Feb. 22 (Bloomberg) -- Ethanol snapped the longest streak of gains against gasoline in five weeks as prices for the motor fuel rose for the first time in four days and production of the biofuel increased.
The spread widened 3.01 cents to 71.66 cents a gallon, based on futures settlement prices, the first expansion since Feb. 14. Gasoline prices recovered a day after the Energy Information Administration said supplies sank 2.88 million barrels and ethanol production grew for a third week.
"Production has been up a little bit," said Will Babler, a broker at Atten Babler Risk Management LLC in Galena, Illinois. "Margins have come off the lows. Some plants have increased run rates."
Denatured ethanol for March delivery rose 1.3 cents, or 0.6 percent, to $2.363 a gallon on the Chicago Board of Trade. Futures have advanced 7.9 percent this year.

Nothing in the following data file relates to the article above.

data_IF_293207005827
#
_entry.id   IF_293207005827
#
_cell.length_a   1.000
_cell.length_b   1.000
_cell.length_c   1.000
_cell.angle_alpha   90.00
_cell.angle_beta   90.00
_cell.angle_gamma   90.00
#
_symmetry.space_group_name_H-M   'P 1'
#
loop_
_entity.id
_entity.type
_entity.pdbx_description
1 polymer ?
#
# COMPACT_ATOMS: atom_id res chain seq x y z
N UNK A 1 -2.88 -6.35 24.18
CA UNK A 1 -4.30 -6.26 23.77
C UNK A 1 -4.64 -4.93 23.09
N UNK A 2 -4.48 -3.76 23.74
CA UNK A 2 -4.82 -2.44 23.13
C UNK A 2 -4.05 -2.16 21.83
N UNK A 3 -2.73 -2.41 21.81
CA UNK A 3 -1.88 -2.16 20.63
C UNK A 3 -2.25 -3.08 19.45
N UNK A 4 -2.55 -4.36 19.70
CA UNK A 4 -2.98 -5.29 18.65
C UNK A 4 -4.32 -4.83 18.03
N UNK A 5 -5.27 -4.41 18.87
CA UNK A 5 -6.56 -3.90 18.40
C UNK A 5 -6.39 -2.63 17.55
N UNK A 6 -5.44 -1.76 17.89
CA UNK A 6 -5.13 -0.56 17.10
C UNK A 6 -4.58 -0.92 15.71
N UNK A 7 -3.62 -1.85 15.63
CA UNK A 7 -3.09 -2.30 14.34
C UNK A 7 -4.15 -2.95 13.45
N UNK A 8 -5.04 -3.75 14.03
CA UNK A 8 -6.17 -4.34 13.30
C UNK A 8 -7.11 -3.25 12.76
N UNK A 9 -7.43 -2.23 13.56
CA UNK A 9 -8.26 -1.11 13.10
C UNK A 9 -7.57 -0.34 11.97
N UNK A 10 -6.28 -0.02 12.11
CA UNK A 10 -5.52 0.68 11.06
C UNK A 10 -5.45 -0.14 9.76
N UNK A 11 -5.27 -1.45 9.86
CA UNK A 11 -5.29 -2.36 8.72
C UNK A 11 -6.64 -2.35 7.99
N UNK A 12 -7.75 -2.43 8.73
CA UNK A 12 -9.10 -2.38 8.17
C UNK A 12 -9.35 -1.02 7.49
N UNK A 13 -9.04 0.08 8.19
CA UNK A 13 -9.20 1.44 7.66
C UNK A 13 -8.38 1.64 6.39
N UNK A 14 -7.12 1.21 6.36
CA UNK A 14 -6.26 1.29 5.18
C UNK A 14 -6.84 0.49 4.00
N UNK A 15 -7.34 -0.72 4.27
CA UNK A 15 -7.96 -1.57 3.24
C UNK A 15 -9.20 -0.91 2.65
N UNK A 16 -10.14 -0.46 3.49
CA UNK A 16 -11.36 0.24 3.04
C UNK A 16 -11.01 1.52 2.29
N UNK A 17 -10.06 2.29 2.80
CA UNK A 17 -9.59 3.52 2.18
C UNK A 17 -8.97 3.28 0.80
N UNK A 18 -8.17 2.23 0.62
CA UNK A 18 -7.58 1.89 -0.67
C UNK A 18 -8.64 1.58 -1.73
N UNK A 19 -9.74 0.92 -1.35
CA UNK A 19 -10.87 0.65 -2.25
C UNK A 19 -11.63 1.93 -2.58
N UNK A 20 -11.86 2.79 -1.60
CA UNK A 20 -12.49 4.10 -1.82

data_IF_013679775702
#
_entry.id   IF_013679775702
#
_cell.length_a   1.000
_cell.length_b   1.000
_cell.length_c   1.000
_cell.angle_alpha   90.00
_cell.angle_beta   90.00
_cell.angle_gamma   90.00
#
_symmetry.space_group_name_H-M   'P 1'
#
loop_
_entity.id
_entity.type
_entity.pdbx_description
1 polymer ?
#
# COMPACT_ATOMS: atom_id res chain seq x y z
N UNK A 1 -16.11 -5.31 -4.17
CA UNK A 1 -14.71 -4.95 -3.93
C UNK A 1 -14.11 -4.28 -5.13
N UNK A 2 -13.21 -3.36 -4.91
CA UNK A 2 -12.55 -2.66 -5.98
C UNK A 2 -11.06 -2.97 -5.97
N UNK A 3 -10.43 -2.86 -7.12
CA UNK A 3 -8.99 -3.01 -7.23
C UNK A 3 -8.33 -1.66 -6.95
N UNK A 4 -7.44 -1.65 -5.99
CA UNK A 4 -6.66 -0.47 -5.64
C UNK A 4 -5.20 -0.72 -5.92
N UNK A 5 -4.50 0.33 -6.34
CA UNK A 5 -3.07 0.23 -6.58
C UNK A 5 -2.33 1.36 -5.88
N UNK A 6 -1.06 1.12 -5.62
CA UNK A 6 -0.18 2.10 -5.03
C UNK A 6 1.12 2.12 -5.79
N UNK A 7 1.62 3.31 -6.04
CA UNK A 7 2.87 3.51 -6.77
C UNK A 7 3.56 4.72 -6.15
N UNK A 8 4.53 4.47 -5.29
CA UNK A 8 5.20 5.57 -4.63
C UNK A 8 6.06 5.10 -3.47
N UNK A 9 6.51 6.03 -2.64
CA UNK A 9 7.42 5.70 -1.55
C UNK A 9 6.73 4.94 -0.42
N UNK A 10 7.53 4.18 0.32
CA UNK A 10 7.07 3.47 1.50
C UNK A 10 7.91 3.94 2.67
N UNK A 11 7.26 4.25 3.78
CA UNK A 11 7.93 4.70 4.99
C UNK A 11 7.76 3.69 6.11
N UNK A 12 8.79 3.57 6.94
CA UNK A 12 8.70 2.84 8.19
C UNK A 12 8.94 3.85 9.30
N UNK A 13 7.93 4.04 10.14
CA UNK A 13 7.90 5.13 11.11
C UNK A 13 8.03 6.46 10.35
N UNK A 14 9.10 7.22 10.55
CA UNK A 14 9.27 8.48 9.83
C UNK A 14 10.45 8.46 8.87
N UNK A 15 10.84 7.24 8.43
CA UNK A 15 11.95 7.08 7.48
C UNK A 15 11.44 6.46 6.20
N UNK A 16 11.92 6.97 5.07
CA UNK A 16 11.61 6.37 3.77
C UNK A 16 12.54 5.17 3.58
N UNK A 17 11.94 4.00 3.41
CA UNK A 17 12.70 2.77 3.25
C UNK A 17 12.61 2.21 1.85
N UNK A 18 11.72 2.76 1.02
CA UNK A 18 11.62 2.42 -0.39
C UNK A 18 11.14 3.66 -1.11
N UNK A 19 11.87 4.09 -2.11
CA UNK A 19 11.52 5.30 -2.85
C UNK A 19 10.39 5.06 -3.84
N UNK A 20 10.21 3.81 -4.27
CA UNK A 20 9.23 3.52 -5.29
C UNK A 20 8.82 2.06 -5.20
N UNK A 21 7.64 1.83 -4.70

March-delivery gasoline gained 4.31 cents, or 1.4 percent, to $3.0796 a gallon on the New York Mercantile Exchange.
Output’s third weekly gain is the longest since November, the Energy Department’s analytical arm said in the report yesterday. Production is down 17 percent from the record 963,000 barrels a day in December 2011 as companies navigate poor returns for the fuel because of higher corn prices.
Corn for March delivery fell 0.5 cent to $6.9025 a bushel in Chicago. One bushel makes at least 2.75 gallons of ethanol. Corn futures rose to a record $8.49 a bushel in August as drought in the Midwest cut yields.
The corn crush spread, representing gains or losses from turning a bushel of corn into ethanol, was minus 15 cents, compared with minus 16 cents yesterday and minus 35 cents on Dec. 31. The amount doesn’t include revenue from the sale of dried distillers’ grains, a byproduct of ethanol production, which can be fed to livestock.
Under a 2007 energy law, U.S. refiners are required to use 13.8 billion gallons of ethanol this year, up from 13.2 billion in 2012.